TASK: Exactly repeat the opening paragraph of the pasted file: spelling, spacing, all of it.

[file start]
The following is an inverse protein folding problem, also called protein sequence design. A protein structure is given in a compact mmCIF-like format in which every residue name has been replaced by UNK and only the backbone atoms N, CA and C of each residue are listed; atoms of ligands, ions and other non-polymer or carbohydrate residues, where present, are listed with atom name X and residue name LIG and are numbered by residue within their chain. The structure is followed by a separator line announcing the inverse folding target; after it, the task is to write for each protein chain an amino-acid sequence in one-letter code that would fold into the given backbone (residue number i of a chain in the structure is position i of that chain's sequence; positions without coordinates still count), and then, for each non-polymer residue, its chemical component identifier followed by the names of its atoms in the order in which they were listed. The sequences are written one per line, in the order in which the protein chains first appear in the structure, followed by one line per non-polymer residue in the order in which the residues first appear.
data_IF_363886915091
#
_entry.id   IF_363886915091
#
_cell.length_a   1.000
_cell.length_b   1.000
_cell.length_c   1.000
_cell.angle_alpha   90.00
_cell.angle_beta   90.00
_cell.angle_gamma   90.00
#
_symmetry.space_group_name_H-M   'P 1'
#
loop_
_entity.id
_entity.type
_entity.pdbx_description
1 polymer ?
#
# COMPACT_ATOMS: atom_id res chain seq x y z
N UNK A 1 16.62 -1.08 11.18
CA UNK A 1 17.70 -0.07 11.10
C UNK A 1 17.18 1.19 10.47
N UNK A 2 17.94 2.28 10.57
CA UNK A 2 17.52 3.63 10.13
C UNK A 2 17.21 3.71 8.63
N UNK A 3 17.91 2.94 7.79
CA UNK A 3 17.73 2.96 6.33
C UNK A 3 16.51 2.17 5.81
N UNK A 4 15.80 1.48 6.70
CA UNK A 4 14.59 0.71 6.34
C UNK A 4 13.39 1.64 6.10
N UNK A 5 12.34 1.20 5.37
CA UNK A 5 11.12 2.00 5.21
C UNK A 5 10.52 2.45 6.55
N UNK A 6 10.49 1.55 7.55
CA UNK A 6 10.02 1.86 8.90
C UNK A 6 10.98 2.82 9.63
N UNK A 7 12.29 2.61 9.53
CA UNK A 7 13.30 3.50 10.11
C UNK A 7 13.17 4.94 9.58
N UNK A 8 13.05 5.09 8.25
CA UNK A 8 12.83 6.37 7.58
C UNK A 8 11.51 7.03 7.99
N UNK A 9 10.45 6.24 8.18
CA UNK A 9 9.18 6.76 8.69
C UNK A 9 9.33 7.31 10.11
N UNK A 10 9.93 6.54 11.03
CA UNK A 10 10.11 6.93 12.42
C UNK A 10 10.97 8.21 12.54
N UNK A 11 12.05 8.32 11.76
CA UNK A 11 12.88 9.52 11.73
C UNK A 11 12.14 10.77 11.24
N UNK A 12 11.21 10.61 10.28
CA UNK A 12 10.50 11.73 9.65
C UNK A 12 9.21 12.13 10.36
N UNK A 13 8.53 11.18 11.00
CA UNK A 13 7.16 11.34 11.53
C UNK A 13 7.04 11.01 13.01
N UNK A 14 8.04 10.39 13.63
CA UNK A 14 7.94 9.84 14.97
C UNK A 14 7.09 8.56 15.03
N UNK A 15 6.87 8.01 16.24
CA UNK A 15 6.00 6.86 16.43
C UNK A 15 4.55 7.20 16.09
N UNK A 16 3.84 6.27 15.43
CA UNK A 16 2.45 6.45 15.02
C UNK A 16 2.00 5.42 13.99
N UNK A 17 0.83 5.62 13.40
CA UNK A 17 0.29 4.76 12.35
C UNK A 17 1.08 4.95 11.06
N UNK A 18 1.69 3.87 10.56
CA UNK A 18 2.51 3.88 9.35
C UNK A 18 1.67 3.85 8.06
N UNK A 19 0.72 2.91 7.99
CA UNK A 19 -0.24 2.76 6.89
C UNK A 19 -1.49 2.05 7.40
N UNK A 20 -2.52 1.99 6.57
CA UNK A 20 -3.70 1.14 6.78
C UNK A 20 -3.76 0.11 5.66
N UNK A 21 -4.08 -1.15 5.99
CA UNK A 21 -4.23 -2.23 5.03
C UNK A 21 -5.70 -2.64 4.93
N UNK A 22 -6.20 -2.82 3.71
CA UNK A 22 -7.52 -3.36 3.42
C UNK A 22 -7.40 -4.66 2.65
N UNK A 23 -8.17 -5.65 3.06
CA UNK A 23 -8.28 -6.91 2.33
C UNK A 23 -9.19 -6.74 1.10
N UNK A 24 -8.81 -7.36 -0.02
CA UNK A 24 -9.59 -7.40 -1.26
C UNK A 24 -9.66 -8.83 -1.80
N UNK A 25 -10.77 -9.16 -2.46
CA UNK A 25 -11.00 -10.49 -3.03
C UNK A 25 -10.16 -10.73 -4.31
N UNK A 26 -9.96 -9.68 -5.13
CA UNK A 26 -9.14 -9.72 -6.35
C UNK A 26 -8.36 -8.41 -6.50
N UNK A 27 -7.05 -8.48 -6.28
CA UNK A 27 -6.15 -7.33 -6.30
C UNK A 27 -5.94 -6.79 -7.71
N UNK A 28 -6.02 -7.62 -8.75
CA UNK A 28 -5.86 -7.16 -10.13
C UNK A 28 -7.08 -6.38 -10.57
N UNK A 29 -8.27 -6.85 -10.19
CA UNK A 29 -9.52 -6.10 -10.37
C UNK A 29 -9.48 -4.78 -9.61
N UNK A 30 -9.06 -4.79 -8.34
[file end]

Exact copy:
The following is an inverse protein folding problem, also called protein sequence design. A protein structure is given in a compact mmCIF-like format in which every residue name has been replaced by UNK and only the backbone atoms N, CA and C of each residue are listed; atoms of ligands, ions and other non-polymer or carbohydrate residues, where present, are listed with atom name X and residue name LIG and are numbered by residue within their chain. The structure is followed by a separator line announcing the inverse folding target; after it, the task is to write for each protein chain an amino-acid sequence in one-letter code that would fold into the given backbone (residue number i of a chain in the structure is position i of that chain's sequence; positions without coordinates still count), and then, for each non-polymer residue, its chemical component identifier followed by the names of its atoms in the order in which they were listed. The sequences are written one per line, in the order in which the protein chains first appear in the structure, followed by one line per non-polymer residue in the order in which the residues first appear.